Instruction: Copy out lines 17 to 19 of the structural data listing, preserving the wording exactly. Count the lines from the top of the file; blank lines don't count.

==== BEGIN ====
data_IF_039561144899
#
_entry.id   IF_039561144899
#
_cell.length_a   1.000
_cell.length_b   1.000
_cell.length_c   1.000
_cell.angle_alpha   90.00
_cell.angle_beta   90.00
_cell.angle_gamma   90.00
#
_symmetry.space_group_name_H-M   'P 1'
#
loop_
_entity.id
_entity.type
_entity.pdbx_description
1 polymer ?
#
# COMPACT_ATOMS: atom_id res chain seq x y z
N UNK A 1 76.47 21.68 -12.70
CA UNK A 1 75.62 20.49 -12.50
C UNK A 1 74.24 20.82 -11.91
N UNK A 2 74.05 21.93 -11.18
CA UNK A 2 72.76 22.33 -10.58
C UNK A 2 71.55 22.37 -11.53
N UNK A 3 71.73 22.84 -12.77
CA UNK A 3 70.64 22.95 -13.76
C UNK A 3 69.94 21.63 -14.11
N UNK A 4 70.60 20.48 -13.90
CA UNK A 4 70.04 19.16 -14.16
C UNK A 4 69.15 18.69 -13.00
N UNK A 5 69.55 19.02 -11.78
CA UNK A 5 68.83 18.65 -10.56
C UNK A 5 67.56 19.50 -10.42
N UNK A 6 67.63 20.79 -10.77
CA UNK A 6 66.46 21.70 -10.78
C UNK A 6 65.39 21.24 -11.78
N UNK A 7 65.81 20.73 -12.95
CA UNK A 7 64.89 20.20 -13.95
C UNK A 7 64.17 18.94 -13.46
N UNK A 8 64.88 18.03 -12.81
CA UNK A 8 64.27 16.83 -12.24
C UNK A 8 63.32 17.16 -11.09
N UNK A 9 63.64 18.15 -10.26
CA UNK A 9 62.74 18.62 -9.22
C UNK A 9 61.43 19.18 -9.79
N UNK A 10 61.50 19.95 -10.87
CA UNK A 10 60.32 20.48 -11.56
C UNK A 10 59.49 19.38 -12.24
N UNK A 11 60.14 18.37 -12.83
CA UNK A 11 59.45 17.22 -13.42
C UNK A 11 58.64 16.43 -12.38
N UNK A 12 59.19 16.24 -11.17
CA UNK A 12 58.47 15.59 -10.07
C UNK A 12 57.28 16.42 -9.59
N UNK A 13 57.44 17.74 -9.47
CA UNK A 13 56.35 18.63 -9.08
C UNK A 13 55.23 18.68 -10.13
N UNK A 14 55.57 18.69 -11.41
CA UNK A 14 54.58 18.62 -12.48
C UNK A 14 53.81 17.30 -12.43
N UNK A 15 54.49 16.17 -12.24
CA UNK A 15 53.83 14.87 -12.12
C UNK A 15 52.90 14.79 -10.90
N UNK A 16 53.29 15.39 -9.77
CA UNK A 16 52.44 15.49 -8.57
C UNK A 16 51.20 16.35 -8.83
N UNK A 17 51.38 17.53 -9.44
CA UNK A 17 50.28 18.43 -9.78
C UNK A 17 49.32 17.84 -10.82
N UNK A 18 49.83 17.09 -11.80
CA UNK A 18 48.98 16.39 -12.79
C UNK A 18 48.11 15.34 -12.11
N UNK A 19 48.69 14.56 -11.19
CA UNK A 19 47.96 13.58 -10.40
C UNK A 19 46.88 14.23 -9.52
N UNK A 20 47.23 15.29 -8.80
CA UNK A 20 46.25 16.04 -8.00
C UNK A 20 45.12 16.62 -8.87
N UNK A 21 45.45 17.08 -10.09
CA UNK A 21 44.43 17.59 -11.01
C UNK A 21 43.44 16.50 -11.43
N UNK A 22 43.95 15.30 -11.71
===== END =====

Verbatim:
_entity.pdbx_description
1 polymer ?
#